We cannot ignore these changes if we are genuinely to remain a united kingdom, recognising and respecting our national and cultural differences. We also cannot ignore these changes because of their implications for national Westminster-based politics. The “West Lothian Question” – why should Scottish MPs have a vote on legislation at Westminster which does not relate to Scotland because it relates to matters devolved to Edinburgh? – has never been adequately addressed. After Thursday it must rise to the top of the UK political agenda if there is still a United Kingdom. In the words of McLean, Gallagher and Lodge in their brilliant Scotland’s Choices, “It has been possible to argue that the West Lothian question is a largely theoretical anomaly, with no real impact in practice....It is not clear however that this argument can be sustained, especially if there is greater devolution” (p 114). What this means is unclear: further reducing the number of Scottish MPs or limiting Scottish MPs voting rights in certain areas (but then a non-Conservative government may no longer have a majority for its legislation) or moving towards an English parliament in a federal structure? If the Scottish people wish to remain part of the United Kingdom but with even greater devolution then the United Kingdom as a whole must begin seriously to address the implications for the rest of the UK, particularly England. These are major constitutional questions and Christians need to be considering how to encourage and resource such discussions.
Thirdly, although there is at present agreement that there will not be another referendum on Scottish independence for many years, it is likely that, whatever the result, we in England will face a referendum on our relationship with the European Union in some form in the near future. After Thursday we need to reflect on what can be learned from the experience of this referendum to help us prepare for that one. There are clearly many parallels – whether we need to separate from a more distant form of governance in order to have more power closer to the people, whether such separation will being economic benefits or problems, whether there are alternatives to removing ourselves from the union, whether the overall social and political vision of the larger body is pulling us in the opposite direction to what we would choose, how being British relates to being European. As in Scotland, that debate will doubtless lead to the articulation of strongly held and incompatible visions of the future and to claims and counter-claims about the consequences of different options which most of us feel incapable of adjudicating. If we do enter it as a United Kingdom it is quite possible it could re-ignite the independence debate were Scotland to vote to remain in the EU but the UK as a whole to vote to leave. It appears that it has only been in the last few months or even last few weeks that most people have begun to consider what is at stake this Thursday. One of the challenges over the next few years is for Christians to lead the way in considering seriously both what it is that is at stake in relation to our membership of the European Union and how we can debate that issue constructively should we have to decide in a referendum.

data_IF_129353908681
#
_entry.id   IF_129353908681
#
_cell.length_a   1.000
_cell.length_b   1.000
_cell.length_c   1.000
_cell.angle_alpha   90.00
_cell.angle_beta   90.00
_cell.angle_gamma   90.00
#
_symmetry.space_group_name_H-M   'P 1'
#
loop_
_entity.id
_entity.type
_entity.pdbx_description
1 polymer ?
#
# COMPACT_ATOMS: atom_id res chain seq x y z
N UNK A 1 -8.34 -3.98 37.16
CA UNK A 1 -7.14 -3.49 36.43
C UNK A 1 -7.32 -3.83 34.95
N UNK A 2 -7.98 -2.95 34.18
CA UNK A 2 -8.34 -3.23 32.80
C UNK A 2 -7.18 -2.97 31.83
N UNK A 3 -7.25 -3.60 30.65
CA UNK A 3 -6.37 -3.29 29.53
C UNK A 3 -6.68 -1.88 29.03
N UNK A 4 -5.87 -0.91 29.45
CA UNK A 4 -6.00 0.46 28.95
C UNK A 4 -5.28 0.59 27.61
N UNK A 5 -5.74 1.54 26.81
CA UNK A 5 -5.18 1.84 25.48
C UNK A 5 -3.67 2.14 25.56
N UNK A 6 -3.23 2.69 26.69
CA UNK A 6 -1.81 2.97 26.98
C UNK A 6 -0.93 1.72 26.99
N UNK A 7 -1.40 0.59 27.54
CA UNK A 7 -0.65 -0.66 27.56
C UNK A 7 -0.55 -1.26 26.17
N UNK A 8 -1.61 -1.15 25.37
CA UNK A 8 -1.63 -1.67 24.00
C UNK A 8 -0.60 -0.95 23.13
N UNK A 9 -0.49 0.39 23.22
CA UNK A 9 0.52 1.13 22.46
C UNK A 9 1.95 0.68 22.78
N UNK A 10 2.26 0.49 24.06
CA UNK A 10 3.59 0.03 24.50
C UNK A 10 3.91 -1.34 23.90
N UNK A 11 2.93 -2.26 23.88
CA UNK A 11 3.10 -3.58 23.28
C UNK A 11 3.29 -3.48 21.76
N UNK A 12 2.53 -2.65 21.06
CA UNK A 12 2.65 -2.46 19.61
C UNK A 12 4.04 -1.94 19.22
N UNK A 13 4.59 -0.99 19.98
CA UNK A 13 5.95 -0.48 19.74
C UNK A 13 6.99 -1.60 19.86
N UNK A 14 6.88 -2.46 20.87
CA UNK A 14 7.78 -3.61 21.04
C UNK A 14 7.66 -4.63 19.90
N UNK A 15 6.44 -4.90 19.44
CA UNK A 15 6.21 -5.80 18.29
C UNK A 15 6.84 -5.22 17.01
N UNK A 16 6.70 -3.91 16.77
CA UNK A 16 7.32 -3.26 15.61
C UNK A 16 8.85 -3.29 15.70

One of the undoubted benefits of the referendum is that it has made all those in Scotland – and increasingly many in England and Wales – think seriously about deep questions of identity and good governance. The challenges now – whichever way Scotland votes - are to continue such serious thinking on the basis of the final outcome, to work to encourage similar widespread engagement in the rest of the United Kingdom about our own forms of government and to prepare for when those of us who do not have such a major responsibility on Thursday may face a similar cross-roads in the life of our country in relation to the European Union.
Andrew Goddard has been on the Leadership Team of Fulcrum since its launch in 2003. He is currently a Senior Research Fellow of the Kirby Laing Institute for Christian Ethics based in Cambridge (where he was previously Associate Director). He has taught Christian Ethics at Wycliffe Hall, Oxford and Trinity College, Bristol and is also an Adjunct Professor at Fuller Theological Seminary, Pasadena, California. He is a canon at Winchester Cathedral and Assistant Minister at St James the Less, Pimlico where his wife, Lis, is Vicar. He is author of a number of books, most recently Rowan Williams: His Legacy (Lion, 2013) and co-editor with Andrew Atherstone of Good Disagreeement? Grace and Truth in a Divided Church (Lion, 2015).